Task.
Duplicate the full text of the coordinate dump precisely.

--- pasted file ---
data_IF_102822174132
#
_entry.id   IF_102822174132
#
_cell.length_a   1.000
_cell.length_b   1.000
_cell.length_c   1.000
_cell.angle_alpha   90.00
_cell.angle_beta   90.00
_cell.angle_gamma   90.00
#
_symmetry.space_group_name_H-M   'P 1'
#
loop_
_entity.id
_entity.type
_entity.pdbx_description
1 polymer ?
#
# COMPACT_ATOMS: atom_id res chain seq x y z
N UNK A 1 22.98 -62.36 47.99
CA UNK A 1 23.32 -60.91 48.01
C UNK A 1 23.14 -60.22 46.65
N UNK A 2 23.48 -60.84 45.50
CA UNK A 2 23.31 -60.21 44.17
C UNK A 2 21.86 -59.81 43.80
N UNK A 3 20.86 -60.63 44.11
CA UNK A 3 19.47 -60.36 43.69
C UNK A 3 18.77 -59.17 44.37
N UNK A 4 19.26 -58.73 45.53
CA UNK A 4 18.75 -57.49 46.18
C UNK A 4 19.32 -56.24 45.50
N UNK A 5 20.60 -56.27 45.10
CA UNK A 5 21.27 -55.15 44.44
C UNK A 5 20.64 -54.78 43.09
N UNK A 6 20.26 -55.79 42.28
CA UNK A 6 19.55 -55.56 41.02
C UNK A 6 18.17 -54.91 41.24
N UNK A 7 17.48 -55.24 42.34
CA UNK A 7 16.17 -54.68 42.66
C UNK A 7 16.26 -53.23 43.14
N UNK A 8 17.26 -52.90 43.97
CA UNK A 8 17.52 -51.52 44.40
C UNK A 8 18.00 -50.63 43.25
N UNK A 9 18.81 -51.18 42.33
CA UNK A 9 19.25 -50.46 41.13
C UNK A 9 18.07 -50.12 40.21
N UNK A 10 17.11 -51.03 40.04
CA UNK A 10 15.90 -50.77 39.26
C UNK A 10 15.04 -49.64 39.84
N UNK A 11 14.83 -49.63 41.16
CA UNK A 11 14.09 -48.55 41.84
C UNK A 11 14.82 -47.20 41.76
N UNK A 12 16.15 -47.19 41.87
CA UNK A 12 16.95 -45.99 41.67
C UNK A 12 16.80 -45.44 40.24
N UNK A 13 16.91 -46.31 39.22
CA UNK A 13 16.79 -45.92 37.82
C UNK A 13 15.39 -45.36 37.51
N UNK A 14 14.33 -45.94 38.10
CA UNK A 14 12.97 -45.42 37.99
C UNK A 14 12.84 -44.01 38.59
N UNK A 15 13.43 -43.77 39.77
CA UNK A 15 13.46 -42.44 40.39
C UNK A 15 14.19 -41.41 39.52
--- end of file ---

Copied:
data_IF_102822174132
#
_entry.id   IF_102822174132
#
_cell.length_a   1.000
_cell.length_b   1.000
_cell.length_c   1.000
_cell.angle_alpha   90.00
_cell.angle_beta   90.00
_cell.angle_gamma   90.00
#
_symmetry.space_group_name_H-M   'P 1'
#
loop_
_entity.id
_entity.type
_entity.pdbx_description
1 polymer ?
#
# COMPACT_ATOMS: atom_id res chain seq x y z
N UNK A 1 22.98 -62.36 47.99
CA UNK A 1 23.32 -60.91 48.01
C UNK A 1 23.14 -60.22 46.65
N UNK A 2 23.48 -60.84 45.50
CA UNK A 2 23.31 -60.21 44.17
C UNK A 2 21.86 -59.81 43.80
N UNK A 3 20.86 -60.63 44.11
CA UNK A 3 19.47 -60.36 43.69
C UNK A 3 18.77 -59.17 44.37
N UNK A 4 19.26 -58.73 45.53
CA UNK A 4 18.75 -57.49 46.18
C UNK A 4 19.32 -56.24 45.50
N UNK A 5 20.60 -56.27 45.10
CA UNK A 5 21.27 -55.15 44.44
C UNK A 5 20.64 -54.78 43.09
N UNK A 6 20.26 -55.79 42.28
CA UNK A 6 19.55 -55.56 41.02
C UNK A 6 18.17 -54.91 41.24
N UNK A 7 17.48 -55.24 42.34
CA UNK A 7 16.17 -54.68 42.66
C UNK A 7 16.26 -53.23 43.14
N UNK A 8 17.26 -52.90 43.97
CA UNK A 8 17.52 -51.52 44.40
C UNK A 8 18.00 -50.63 43.25
N UNK A 9 18.81 -51.18 42.33
CA UNK A 9 19.25 -50.46 41.13
C UNK A 9 18.07 -50.12 40.21
N UNK A 10 17.11 -51.03 40.04
CA UNK A 10 15.90 -50.77 39.26
C UNK A 10 15.04 -49.64 39.84
N UNK A 11 14.83 -49.63 41.16
CA UNK A 11 14.09 -48.55 41.84
C UNK A 11 14.82 -47.20 41.76
N UNK A 12 16.15 -47.19 41.87
CA UNK A 12 16.95 -45.99 41.67
C UNK A 12 16.80 -45.44 40.24
N UNK A 13 16.91 -46.31 39.22
CA UNK A 13 16.79 -45.92 37.82
C UNK A 13 15.39 -45.36 37.51
N UNK A 14 14.33 -45.94 38.10
CA UNK A 14 12.97 -45.42 37.99
C UNK A 14 12.84 -44.01 38.59
N UNK A 15 13.43 -43.77 39.77
CA UNK A 15 13.46 -42.44 40.39
C UNK A 15 14.19 -41.41 39.52